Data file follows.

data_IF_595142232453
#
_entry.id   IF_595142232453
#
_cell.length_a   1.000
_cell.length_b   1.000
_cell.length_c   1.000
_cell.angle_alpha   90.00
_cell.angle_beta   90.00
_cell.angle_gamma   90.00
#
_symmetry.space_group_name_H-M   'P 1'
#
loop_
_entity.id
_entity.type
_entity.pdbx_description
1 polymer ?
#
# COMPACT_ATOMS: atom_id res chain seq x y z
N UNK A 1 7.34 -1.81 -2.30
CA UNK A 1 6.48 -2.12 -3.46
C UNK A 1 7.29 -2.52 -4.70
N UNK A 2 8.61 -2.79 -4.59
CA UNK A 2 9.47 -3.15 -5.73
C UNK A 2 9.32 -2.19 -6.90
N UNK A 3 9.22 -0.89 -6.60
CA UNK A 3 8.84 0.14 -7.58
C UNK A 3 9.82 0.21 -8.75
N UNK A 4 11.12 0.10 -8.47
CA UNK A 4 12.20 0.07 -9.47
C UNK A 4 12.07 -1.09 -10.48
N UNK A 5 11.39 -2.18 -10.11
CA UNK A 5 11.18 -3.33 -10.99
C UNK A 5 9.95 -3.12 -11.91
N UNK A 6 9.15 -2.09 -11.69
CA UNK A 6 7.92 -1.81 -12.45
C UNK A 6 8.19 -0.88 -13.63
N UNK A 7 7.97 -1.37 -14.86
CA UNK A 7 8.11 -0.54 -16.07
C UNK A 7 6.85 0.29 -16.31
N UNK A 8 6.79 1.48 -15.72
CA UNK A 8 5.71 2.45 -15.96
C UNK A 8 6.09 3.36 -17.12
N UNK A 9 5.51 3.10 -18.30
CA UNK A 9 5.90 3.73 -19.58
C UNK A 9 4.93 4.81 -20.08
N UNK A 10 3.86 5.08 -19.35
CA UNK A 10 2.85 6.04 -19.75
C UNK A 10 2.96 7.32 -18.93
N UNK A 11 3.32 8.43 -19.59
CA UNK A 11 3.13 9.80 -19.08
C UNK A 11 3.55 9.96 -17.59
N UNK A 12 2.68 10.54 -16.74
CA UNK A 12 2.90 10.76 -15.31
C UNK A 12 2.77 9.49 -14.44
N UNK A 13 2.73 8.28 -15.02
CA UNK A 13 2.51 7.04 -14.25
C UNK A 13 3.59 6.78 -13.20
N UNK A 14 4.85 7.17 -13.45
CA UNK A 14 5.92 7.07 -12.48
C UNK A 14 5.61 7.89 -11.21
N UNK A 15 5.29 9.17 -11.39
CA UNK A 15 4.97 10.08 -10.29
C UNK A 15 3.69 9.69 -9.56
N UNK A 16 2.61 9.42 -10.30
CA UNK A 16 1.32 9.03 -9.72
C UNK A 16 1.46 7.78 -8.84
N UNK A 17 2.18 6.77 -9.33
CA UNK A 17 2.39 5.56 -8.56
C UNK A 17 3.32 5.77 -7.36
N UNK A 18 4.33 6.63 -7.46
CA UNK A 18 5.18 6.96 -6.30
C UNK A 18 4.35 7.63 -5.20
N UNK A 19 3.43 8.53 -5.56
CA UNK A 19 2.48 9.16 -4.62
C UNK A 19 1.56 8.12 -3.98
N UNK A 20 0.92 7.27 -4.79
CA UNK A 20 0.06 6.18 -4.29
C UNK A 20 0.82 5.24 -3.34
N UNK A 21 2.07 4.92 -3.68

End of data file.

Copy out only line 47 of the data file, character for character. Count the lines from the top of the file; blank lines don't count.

C UNK A 9 4.93 4.81 -20.08